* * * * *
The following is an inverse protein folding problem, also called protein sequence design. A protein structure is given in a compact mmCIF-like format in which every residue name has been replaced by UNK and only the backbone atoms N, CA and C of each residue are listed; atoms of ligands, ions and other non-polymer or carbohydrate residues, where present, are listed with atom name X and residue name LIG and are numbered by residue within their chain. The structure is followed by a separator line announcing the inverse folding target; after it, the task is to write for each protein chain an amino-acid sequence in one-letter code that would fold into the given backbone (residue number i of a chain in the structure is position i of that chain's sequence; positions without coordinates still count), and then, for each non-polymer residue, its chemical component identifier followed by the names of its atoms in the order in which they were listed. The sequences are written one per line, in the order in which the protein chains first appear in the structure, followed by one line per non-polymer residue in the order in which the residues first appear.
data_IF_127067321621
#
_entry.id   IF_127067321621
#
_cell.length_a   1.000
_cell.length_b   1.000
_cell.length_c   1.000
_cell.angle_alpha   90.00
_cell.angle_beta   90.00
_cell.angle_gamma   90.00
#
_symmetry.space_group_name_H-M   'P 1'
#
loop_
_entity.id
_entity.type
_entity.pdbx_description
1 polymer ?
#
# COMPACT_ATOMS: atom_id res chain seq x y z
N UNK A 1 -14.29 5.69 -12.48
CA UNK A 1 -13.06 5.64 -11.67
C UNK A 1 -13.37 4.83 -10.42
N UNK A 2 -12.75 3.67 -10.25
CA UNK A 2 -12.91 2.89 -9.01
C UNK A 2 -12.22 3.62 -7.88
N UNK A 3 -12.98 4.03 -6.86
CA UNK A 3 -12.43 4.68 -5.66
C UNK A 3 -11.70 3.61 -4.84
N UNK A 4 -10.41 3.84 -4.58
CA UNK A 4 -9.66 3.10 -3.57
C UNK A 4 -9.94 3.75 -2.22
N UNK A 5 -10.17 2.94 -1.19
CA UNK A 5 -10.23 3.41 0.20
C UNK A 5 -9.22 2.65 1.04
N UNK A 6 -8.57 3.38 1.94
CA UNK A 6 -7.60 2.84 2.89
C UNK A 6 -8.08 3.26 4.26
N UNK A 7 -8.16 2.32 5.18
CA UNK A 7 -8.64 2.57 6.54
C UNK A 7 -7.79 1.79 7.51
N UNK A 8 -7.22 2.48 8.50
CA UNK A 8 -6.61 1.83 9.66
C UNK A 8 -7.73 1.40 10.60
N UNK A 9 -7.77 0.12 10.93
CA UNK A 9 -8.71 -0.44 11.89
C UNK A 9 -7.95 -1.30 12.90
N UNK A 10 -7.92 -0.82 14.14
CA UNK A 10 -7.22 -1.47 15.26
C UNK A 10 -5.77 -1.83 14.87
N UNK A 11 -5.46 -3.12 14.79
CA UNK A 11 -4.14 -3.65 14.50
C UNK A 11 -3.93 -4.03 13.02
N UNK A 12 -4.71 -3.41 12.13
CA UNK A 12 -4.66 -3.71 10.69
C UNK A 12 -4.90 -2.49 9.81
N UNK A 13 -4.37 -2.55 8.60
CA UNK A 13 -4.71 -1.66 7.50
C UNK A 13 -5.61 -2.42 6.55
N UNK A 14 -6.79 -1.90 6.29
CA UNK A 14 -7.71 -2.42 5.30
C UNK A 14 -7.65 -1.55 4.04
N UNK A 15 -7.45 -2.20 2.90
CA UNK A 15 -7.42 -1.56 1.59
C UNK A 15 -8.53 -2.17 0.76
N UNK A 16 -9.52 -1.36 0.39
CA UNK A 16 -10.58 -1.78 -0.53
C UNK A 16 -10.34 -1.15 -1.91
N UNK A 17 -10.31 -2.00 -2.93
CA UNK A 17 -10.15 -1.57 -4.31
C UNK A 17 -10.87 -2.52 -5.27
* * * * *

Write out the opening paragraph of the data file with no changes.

The following is an inverse protein folding problem, also called protein sequence design. A protein structure is given in a compact mmCIF-like format in which every residue name has been replaced by UNK and only the backbone atoms N, CA and C of each residue are listed; atoms of ligands, ions and other non-polymer or carbohydrate residues, where present, are listed with atom name X and residue name LIG and are numbered by residue within their chain. The structure is followed by a separator line announcing the inverse folding target; after it, the task is to write for each protein chain an amino-acid sequence in one-letter code that would fold into the given backbone (residue number i of a chain in the structure is position i of that chain's sequence; positions without coordinates still count), and then, for each non-polymer residue, its chemical component identifier followed by the names of its atoms in the order in which they were listed. The sequences are written one per line, in the order in which the protein chains first appear in the structure, followed by one line per non-polymer residue in the order in which the residues first appear.